Respecting Plurality in Times of Change: Hannah Arendt's Conceptions of Political, Personal, and Ethical Responsibility
Date of Award
Dissertation - Restricted
Doctor of Philosophy (PhD)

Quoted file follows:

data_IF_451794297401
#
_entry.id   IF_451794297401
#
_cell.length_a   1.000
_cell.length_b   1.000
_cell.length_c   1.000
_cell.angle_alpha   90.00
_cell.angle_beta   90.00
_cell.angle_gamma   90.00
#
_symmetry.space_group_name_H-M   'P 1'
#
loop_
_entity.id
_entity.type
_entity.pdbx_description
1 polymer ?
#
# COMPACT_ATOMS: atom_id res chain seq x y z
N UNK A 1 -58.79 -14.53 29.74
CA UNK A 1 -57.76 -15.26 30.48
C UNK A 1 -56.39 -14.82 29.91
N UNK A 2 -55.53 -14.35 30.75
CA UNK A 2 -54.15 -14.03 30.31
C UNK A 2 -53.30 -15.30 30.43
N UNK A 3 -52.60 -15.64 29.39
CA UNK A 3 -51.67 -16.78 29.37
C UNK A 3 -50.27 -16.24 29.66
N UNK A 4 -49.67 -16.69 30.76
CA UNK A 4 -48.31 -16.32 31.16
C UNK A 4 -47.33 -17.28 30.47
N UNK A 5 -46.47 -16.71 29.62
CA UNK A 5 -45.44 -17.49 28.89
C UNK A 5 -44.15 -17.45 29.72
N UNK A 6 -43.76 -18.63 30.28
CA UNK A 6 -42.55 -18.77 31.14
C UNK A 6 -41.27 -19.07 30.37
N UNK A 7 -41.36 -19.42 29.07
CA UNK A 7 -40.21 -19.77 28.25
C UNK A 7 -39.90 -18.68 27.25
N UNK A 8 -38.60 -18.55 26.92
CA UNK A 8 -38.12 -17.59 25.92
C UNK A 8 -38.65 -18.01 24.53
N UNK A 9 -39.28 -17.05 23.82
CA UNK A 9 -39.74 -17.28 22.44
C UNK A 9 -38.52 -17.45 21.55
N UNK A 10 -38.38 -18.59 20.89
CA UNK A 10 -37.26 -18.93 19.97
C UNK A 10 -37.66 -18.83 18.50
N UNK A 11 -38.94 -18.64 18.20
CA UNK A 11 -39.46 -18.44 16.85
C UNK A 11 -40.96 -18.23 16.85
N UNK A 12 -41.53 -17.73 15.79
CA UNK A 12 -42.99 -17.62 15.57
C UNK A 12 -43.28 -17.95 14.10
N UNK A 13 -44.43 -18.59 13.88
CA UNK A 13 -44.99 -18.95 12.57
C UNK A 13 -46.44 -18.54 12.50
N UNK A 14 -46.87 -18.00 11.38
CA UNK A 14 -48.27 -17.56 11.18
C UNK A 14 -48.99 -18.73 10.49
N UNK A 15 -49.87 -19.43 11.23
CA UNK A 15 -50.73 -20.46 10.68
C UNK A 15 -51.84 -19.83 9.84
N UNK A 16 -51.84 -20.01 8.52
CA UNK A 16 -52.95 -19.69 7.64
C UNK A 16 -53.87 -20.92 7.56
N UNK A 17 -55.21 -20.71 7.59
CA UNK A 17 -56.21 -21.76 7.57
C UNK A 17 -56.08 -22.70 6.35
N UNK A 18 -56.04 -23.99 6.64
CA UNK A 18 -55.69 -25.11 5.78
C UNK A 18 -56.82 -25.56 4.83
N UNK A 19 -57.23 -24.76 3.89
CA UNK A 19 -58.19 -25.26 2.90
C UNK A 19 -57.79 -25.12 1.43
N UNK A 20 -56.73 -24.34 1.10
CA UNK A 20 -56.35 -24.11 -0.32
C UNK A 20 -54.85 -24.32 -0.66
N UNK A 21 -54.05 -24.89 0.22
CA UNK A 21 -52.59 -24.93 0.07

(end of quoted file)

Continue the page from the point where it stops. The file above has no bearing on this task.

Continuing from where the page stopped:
In this dissertation, my goal is to explore and to offer an internal critique of Hannah Arendt's work on responsibility. I will argue that it is necessary to take into account two experiences which set the stage for all of her thinking on this subject: first, her experience of totalitarianism and, second, her finding that the Western philosophic tradition-far from counteracting totalitarianism-actually helped create the conditions that made it possible. She takes from these experiences the two primary concerns, plurality and novelty, for all of her work and these concerns determine the way she organizes her thinking on responsibility. After examining the lessons Arendt learned from totalitarianism in Chapters One and Two, I will tum to Arendt's account of political, personal and ethical responsibility to reveal how her description of each type of responsibility is driven by her understanding of plurality and novelty. Chapter Three will focus on Arendt' s notion of public responsibility which is her attempt to account for how humans can counteract totalitarianism and totalitarian solutions to the problems of modernity through public, cooperative action. Arendt, however, acknowledges that there are times when humanness is being attacked and a person finds herself entirely abandoned by others, i.e., when she is and can be part of no public. In Chapter Four, I will show that, when public action is not possible, Arendt holds that one must find a way to remain personally responsible even in a crisis and she claims that this requires that the individual think and judge for herself. Finally, in Chapter Five, I will look at Arendt's notion of ethical responsibility, in which she recognizes that there are times when a person finds herself within a community of others and finds herself both responsible and needing to act alone.